Remedies conferred by Article 8 are only exercisable if agreed to by the debtor or lessee at any time.4 The agreement does not need to be in writing and does not have to refer to the remedies specifically; it can be a general agreement to all remedies under the Convention or at law.5
Article IX(3) of the Protocol, which governs all remedies available under the Convention in relation to aircraft objects, requires that all remedies be exercised in ‘a commercially reasonable manner’. Whether an action is commercially reasonable is a finding of fact and will vary depending on the circumstances in each case. The Protocol specifies that: ‘[a] remedy is deemed to be exercised in a commercially reasonable manner where it is exercised in conformity with a provision of the agreement except where such a provision is manifestly unreasonable.’6 One can look at established commercial practice and accepted international practice, or industry standards and customary practices within the aircraft financing and leasing industry, as support for commercial reasonableness.7
Accordingly, any creditor looking to exercise non-judicial remedies will have to: first, determine that the contracting state has not declared otherwise under Article 54(2) of the Convention; second, confirm that the debtor has previously agreed to the non-judicial remedy that the creditor wishes to exercise, or to all remedies under the Convention or at law; third, ensure that it proceeds in a commercially reasonable manner in the exercise of the remedy, and fourth,ensure that it proceeds to enforce pursuant to applicable local procedural rules.
Canadian Implementation and Change to Pre-CTC Law in Respect of Non-Judicial Remedies
Each country has internal rules on the implementation and effect of treaties and when and the extent to which such has the force of law that prevails over conflicting national law. Canada is a dualist jurisdiction, where domestic law and treaty law operate on distinct planes. A treaty has no direct effect domestically until it is implemented by domestic legislation. In cases where Canadian domestic law is not in conformity with Canada’s international obligations under a treaty, Canada may be in breach of international law; however, that has limited bearing on the rights of parties litigating in a Canadian court.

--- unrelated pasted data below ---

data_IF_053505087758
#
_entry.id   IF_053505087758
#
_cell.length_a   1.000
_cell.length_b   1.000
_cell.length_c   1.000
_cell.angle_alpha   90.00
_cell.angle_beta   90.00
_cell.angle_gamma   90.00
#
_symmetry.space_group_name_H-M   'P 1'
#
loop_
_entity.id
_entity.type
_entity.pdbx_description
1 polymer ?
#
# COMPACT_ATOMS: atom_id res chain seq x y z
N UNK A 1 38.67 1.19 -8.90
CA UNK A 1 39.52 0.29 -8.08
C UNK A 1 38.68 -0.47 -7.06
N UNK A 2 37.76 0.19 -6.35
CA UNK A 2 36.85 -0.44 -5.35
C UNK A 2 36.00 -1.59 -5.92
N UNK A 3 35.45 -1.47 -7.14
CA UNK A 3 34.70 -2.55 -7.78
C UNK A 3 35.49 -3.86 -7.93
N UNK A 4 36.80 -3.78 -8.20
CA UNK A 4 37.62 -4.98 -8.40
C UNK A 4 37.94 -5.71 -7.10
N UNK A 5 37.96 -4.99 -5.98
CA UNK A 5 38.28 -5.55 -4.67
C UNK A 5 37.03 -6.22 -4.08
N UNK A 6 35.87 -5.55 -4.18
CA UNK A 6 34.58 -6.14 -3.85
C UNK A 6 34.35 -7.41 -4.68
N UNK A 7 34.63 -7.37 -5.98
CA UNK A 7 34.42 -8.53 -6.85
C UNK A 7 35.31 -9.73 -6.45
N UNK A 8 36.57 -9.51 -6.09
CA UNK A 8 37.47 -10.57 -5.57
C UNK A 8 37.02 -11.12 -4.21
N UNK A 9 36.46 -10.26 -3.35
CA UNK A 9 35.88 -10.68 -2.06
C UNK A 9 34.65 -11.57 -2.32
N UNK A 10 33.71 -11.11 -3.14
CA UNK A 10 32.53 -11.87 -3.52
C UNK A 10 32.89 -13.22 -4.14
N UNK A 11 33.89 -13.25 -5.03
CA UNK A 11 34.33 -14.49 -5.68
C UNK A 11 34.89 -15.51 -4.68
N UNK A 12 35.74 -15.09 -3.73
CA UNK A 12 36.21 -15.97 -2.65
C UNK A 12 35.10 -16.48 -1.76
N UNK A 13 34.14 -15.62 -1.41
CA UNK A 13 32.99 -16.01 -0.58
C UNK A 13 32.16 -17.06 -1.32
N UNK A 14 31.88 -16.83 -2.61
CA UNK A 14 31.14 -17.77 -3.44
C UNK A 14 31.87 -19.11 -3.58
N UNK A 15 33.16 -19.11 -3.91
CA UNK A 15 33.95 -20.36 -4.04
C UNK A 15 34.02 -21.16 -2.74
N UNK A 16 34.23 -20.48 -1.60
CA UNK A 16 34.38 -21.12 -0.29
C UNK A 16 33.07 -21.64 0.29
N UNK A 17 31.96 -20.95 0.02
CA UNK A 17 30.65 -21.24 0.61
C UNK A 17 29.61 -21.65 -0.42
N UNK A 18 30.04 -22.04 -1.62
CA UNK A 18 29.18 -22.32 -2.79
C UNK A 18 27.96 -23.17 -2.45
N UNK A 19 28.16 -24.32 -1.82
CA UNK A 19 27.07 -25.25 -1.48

Additionally, Canada is a federalist state with the distribution of powers weighted towards the provinces. The highest-level courts of appeal in Canada have consistently upheld an expansive view of provincial powers and a narrow view of federal power under the Canadian Constitution. In Canada, the broad reading of the provincial property and civil rights power clause has given provinces the power to regulate contracts, which encompasses extensive regulation of property rights and the debtor-creditor relationship, although bankruptcy and insolvency and aeronautics remain federal powers. This means that Canada needed to pass federal legislation as well as provincial legislation in each province and territory in order to fully and properly adopt the CTC into its laws.